I undo my zip. I let my coat fall open so my shoulder’s exposed. Earlier, Adam spent minutes kissing this particular bit of shoulder. He blinks at me. Snow falls onto his eyelashes.
He says, ‘What do you want from me, Tess?’
‘What do you really want?’
I knew he’d understand.
‘I want you to be with me in the dark. To hold me. To keep loving me. To help me when I get scared. To come right to the edge and see what’s there.’
He looks really deeply at me. ‘What if I get it wrong?’
‘It’s impossible to get wrong.’
‘I might let you down.’
‘I might get freaked out.’
‘It doesn’t matter. I just want you to be there.’
He gazes at me across the winter garden. His eyes are very green. In them I see his future stretching before him. I don’t know what he sees in mine. But he’s brave. I always knew it about him. He takes my hand and leads me back inside.
Upstairs I feel heavier, like the bed glued itself to me and is sucking me down. Adam takes ages getting undressed, then stands there shivering in his boxer shorts.
‘Shall I get in then?’
‘Only if you want to.’
He rolls his eyes, as if there’s no winning with me. It’s so difficult to get what I want. I worry that people only give me things because they feel guilty. I want Adam to want to be here. How will I ever tell the difference?
‘Shouldn’t we tell your mum?’ I ask as he climbs in beside me.
‘I’ll tell her tomorrow. She’ll survive.’
‘You’re not doing this because you feel sorry for me, are you?’
He shakes his head. ‘Stop it, Tess.’
We wrap ourselves together, but the shiver of snow is still with us; our hands and feet are ice. We cycle our legs to keep warm. He rubs me, strokes me. He scoops me into his arms again. I feel his prick grow. It makes me laugh. He laughs too, but nervously, as if I’m laughing at him.
‘Do you want me?’ I say.
He smiles. ‘I always want you. But it’s late, you should go to sleep.’
The snow makes the world outside brighter. Light filters through the window. I fall asleep watching the glimmer and sheen of it on his skin.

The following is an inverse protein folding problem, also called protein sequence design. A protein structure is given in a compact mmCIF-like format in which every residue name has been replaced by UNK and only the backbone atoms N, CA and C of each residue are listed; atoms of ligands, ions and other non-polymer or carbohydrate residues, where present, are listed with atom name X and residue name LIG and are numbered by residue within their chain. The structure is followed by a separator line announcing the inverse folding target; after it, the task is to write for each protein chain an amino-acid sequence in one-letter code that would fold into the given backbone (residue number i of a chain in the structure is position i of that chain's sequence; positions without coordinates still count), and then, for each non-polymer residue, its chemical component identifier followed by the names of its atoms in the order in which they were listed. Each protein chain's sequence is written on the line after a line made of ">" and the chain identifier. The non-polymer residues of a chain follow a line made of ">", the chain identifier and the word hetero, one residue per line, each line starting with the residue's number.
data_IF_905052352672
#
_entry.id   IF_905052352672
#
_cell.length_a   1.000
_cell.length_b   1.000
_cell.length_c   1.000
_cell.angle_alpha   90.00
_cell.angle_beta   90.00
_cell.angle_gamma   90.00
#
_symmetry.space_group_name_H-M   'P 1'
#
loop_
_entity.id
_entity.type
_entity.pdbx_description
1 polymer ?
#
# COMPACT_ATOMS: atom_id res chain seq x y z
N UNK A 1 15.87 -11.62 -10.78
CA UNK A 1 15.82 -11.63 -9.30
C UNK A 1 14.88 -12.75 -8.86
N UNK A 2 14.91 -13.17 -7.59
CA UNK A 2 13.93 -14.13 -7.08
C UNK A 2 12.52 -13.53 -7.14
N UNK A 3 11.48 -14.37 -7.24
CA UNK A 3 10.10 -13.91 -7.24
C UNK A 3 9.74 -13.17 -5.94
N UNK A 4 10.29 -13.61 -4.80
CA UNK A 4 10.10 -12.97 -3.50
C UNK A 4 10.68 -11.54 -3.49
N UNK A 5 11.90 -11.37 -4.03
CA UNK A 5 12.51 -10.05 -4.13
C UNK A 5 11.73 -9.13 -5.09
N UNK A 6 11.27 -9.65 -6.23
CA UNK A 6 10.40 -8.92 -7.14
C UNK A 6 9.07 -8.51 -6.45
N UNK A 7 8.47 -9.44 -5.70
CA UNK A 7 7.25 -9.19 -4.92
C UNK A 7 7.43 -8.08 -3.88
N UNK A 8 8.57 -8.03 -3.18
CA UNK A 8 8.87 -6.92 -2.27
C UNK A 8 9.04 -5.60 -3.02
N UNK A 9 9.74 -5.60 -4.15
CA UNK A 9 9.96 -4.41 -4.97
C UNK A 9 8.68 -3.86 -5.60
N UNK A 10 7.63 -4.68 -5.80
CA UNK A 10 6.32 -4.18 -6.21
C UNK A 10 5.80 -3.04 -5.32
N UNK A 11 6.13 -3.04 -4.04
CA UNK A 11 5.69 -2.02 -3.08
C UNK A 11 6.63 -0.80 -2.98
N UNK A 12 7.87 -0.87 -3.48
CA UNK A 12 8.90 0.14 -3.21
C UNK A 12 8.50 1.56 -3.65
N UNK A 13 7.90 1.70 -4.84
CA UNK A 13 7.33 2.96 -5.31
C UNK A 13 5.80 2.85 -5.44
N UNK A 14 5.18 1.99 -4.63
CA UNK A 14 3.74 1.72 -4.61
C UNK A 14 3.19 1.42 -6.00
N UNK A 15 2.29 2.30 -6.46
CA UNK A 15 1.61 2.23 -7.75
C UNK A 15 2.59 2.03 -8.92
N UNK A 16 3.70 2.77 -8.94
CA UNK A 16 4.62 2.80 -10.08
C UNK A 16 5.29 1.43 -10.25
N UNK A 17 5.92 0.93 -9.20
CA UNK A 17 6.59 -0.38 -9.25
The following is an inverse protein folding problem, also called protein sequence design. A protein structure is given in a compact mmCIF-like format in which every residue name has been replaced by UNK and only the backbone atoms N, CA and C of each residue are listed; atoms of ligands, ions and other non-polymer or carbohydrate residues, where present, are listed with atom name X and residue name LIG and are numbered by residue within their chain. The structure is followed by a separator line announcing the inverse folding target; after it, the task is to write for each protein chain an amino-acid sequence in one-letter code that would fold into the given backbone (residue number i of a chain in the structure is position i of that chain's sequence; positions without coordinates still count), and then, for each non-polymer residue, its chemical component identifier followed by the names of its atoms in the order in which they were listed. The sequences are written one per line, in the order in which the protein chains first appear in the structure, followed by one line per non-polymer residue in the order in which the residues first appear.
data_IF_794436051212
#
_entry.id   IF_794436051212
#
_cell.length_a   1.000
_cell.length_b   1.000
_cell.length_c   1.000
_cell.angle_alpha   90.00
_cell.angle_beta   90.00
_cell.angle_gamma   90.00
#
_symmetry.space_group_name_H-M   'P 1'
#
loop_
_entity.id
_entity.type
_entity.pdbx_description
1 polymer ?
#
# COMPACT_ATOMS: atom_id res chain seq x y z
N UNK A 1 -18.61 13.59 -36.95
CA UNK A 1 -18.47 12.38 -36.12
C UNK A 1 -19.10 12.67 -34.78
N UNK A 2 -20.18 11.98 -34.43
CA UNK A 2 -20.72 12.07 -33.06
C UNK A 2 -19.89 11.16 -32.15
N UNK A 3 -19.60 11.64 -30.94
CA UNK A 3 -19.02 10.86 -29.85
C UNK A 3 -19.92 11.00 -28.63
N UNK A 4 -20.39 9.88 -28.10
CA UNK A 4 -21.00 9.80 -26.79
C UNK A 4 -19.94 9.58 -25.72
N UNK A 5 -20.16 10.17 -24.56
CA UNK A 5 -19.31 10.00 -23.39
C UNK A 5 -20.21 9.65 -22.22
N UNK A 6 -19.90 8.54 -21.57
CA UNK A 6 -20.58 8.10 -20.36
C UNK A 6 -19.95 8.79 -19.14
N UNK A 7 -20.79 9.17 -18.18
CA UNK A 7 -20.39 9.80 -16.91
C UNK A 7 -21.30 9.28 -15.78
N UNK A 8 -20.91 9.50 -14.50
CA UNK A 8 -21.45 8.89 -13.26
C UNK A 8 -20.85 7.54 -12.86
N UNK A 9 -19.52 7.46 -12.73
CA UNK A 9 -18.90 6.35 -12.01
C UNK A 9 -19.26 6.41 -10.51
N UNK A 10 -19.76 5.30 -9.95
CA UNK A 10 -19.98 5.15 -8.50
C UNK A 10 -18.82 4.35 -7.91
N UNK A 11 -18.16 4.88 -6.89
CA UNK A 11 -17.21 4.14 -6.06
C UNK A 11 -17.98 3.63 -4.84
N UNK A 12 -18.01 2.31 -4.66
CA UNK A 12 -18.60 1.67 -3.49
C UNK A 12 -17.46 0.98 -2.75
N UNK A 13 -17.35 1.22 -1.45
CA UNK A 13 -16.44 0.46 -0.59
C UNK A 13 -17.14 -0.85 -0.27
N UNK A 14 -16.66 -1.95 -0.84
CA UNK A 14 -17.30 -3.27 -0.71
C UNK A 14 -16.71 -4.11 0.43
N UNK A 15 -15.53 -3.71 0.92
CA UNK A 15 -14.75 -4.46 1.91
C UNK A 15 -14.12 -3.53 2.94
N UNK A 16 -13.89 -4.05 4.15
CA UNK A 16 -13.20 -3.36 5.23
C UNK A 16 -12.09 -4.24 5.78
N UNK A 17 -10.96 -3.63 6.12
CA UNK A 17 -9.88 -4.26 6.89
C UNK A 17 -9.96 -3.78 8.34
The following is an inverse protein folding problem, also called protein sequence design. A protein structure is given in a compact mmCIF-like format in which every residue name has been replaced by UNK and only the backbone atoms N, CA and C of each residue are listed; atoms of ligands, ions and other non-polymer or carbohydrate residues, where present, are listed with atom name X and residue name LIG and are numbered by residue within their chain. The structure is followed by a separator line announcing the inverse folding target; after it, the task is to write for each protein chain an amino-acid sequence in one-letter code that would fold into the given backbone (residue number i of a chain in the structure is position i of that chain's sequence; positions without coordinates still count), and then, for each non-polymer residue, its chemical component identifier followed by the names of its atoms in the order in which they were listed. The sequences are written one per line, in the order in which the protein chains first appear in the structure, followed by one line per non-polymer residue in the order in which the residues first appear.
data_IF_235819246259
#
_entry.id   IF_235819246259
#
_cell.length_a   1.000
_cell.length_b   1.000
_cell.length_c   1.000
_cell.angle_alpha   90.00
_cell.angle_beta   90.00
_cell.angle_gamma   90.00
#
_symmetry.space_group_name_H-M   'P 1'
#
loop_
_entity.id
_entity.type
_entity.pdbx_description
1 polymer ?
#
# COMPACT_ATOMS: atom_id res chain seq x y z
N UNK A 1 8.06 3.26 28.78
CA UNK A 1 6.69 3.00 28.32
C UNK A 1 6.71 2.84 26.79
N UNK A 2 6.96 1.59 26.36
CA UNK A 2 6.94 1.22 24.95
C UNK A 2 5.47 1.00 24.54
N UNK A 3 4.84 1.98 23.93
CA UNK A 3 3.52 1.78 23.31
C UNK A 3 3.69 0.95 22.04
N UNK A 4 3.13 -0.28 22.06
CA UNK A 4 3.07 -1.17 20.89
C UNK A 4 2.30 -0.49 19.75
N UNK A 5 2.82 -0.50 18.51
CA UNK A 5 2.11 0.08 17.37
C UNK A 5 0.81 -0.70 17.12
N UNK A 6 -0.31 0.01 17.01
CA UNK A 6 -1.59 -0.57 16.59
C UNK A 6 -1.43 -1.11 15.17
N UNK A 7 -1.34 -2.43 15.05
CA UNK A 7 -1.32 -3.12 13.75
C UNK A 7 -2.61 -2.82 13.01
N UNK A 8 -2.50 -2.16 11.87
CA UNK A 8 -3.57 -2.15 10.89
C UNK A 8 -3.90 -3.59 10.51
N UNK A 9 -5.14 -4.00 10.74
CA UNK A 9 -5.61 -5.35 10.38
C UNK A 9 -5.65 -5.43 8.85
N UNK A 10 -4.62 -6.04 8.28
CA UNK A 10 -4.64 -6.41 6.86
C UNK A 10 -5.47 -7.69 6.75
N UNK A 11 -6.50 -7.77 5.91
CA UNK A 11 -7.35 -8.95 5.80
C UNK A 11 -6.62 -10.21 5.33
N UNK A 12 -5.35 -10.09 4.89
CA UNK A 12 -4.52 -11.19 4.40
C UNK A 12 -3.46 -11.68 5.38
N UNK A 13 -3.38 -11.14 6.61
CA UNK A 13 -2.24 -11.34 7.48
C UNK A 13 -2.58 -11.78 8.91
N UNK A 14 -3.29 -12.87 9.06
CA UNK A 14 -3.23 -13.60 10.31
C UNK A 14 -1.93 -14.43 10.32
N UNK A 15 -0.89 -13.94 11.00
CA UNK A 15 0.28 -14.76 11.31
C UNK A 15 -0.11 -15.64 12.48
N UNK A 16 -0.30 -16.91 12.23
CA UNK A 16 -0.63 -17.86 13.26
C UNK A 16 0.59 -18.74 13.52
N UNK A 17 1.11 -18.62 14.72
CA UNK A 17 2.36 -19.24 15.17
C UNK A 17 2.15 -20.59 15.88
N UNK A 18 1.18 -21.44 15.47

When I wake up, it’s still night and he’s asleep. His hair is dark on the pillow, his arm slung across me as if he can hold me here. He sighs, stops breathing, stirs, breathes again. He’s in the middle bit of sleep – a part of this world, but also part of another. This is strangely comforting to me.
His being here doesn’t stop my legs hurting though. I leave him the duvet, wrap myself in the blanket and stumble to the bathroom for codeine.
When I come out, Dad’s on the landing in his dressing gown. I’d forgotten he even existed. He’s not wearing slippers. His toes look very long and grey.
‘You must be getting old,’ I tell him. ‘Old people get up in the night.’
He pulls his dressing gown tighter. ‘I know Adam’s in there with you.’
‘And is Mum in there with you?’
This seems an important point, but he chooses to ignore it. ‘You did this without my permission.’
I look down at the carpet and hope he gets this over with quickly. My legs feel full up, as if my bones are swelling. I shuffle my feet.
‘I’m not out to spoil the fun, Tess, but it’s my job to look after you and I don’t want you hurt.’
‘Bit late for that.’
I meant it as a joke, but he’s not smiling. ‘Adam’s just a kid, Tessa. You can’t rely on him for everything: he might let you down.’
‘And if he does?’
‘Then I’ve still got you.’
It’s weird hugging him in the dark on the landing. We hold each other tighter than I ever remember. Eventually he eases his grip and looks at me very seriously.
‘I’ll always be here for you, Tess. Whatever you do, whatever you still have left to do, whatever your stupid list makes you do. You need to know that.’
‘There’s hardly anything left.’
Number nine is Adam moving in. Deeper than sex. It’s about facing death, but not alone. My bed, no longer frightening, but a place where Adam lies warm and waiting for me.
Dad kisses the top of my head. ‘Off you go then.’
He goes off to the bathroom.
I go back to Adam.